You erred in declaring wee cultivation unconstitutional; this severely undermines the powers of the legislature- Lawyer

Private legal practitioner lawyer Benjamin Tachie Antiedu has opined that the Supreme Court’s decision in declaring that the cultivation of marijuana in the case of Ezuame Mannan V Attorney General and another amounts to unnecessary intrusion into the legislative powers of parliament.

The Supreme Court ruled that the law allowing for the cultivation of cannabis, or “wee,” in small quantities for industrial and medicinal purposes is unconstitutional.

Section 43 of Act 1019 of the Narcotics Commission Act states that “the Minister, on the recommendation of the Commission, may grant a licence for the cultivation of cannabis popularly known as “wee” in Ghana, with a THC content of not more than 0.3% on a dry weight basis for industrial purposes for the purpose of obtaining fibre or seed for medicinal purposes.”

However, in a 4-3 majority decision on July 28, the Apex Court invalidated Section 43 of Act 1019, declaring it to be a violation of Article 106 of the 1992 constitution.

In response to the ruling, the lawyer and author argued that the Supreme Court made a mistake.

He explained that the decision severely undermines parliament’s powers.

”SC erred in the reasoning supporting the majority decision based on the above explanations. More importantly, this decision gravely undermines the legislative powers of Parliament. It is also impractical to require every insertion amendment to a Bill to be subjected to the mandatory gazette publication before Parliament exercises its legislative power, which is mostly exercised through amendments effected during consideration stage of Bills.”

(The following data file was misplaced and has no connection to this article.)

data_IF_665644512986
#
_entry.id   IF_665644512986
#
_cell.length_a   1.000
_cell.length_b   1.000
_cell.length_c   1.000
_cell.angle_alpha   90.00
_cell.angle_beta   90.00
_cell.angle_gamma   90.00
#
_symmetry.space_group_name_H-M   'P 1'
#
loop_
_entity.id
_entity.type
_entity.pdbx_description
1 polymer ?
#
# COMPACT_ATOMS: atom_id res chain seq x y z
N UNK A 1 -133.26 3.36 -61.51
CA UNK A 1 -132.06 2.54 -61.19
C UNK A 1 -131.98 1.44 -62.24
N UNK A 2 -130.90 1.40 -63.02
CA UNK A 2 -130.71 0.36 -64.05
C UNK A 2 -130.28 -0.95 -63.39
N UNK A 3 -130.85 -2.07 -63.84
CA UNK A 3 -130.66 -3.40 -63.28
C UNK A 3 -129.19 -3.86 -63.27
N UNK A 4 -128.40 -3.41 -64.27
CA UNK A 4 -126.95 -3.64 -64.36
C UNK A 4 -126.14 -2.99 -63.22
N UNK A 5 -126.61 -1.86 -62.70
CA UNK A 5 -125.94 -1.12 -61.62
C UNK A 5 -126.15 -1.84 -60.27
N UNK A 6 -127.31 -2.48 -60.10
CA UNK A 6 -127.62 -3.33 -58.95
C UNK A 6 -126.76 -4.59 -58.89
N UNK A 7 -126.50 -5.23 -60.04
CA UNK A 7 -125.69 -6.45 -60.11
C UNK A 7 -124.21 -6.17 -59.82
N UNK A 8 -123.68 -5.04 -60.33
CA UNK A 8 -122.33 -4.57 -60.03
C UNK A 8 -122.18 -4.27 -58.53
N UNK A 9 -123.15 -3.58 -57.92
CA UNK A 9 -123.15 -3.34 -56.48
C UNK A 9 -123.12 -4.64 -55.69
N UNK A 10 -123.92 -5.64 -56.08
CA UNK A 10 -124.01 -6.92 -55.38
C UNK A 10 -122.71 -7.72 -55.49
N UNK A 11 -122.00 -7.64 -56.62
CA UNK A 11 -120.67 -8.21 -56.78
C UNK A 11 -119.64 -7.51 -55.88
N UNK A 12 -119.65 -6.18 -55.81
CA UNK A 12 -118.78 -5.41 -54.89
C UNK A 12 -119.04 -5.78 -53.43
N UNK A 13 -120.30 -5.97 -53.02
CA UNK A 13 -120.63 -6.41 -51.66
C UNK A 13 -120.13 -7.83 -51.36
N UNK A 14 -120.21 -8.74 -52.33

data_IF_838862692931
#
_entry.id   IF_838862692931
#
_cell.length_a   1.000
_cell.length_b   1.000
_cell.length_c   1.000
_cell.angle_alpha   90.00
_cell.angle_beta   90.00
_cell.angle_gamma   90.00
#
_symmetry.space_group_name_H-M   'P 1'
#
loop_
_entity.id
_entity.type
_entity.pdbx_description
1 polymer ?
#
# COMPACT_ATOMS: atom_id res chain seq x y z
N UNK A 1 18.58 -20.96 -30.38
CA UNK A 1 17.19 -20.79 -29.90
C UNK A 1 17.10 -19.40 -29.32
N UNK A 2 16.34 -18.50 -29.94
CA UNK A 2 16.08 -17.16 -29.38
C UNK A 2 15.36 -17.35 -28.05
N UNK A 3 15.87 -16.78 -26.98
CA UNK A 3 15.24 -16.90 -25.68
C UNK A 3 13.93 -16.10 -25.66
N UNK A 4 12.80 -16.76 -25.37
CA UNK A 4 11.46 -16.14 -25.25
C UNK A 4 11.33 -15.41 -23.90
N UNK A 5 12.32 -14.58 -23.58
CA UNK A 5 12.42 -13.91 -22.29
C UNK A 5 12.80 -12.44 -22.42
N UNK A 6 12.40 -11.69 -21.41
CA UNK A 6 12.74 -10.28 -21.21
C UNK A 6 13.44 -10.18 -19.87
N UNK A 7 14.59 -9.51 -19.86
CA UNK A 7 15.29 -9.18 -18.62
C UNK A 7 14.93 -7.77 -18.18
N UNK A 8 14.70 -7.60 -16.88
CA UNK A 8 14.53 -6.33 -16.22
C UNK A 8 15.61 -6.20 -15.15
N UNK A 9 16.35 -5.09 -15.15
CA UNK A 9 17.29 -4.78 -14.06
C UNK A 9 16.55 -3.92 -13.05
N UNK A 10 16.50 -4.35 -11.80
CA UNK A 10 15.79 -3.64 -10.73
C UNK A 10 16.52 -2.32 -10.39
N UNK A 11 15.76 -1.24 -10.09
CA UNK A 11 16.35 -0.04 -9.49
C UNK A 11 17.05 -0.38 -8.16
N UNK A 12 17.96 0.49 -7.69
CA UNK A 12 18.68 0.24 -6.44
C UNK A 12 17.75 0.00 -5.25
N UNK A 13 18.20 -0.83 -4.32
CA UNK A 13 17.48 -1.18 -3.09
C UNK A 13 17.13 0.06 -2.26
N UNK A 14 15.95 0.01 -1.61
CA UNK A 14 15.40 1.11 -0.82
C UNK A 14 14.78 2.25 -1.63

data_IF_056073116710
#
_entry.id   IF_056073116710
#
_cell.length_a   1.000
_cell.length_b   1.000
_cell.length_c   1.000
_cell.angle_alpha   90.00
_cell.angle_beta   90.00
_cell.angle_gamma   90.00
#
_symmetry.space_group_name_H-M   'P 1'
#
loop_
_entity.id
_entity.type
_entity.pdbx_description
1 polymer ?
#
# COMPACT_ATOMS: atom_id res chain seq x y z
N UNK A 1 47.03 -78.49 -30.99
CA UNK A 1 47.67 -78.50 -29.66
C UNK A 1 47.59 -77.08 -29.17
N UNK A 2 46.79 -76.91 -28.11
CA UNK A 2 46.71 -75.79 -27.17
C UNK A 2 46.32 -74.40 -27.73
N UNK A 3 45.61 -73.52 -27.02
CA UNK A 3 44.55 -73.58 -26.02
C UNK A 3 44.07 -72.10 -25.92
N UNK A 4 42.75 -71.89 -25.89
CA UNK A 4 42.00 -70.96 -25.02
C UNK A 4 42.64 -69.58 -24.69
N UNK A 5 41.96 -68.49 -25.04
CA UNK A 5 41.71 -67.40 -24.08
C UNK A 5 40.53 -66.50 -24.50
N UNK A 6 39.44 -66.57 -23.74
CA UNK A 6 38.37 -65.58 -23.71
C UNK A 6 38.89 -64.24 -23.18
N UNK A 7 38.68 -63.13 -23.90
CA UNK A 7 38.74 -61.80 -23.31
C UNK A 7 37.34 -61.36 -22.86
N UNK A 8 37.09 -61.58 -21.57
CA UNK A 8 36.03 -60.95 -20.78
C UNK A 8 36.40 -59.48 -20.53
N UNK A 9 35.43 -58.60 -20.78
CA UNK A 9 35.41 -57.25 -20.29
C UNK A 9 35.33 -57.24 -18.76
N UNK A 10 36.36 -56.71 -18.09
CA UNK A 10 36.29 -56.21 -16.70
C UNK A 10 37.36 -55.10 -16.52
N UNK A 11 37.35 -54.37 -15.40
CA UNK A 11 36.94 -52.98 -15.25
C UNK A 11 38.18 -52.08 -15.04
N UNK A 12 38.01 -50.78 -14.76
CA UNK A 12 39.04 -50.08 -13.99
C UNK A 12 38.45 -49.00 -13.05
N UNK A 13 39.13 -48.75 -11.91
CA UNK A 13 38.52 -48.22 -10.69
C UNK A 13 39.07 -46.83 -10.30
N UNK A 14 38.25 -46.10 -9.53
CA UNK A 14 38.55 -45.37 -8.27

If the ruling stands, the lawyer predicts that it will take the House a long time to pass a single law.

”It would take Parliament unreasonably long time to pass a single enactment if the decision of the SC in this case is to be complied with.”

Read the full opinion below

SUPREME COURT’S DECISION IN EZUAME MANNAN V ATTORNEY-GENERAL & ANOTHER AMOUNTS TO UNNECESSARY INTRUSION INTO THE LEGISLATIVE POWERS OF PARLIAMENT

  1. SC has held that Section 43 of the Narcotics Control Commission Act, 2020 (Act 1019) is unconstitutional.
  2. SC reasoned that there was no debate on the impugned clause 43 of the then Bill which was inserted by Parliament during the consideration stage and same was not gazetted as required by Artcle 106(2) of the Constitution.
  3. Unlike subsidiary legislations passed under Article 11(7) of the Constitution, Parliament has the power to amend any Bill placed before it including the introduction of new provisions not originally contained or contemplated in the Memorandum accompanying the Bill. Article 106(2) of the Constitution requires the gazette publication of a BILL and NOT A PRIVISION OF A BILL!
  4. Parliament only engages in debate when the House is unable to reach consensus. There is no legal requirement that Parliament must debate a matter before it to take a decision.
  5. SC erred in the reasoning supporting the majority decision based on the above explanations. More importantly, this decision gravely undermines the legislative powers of Parliament. It is also impractical to require every insertion amendment to a Bill to be subjected to the mandatory gazette publication before Parliament exercises its legislative power, which is mostly exercised through amendments effected during consideration stage of Bills.
  6. It would take Parliament unreasonably long time to pass a single enactment if the decision of the SC in this case is to be complied with.

By: Rainbowradioonline.com/Ghana

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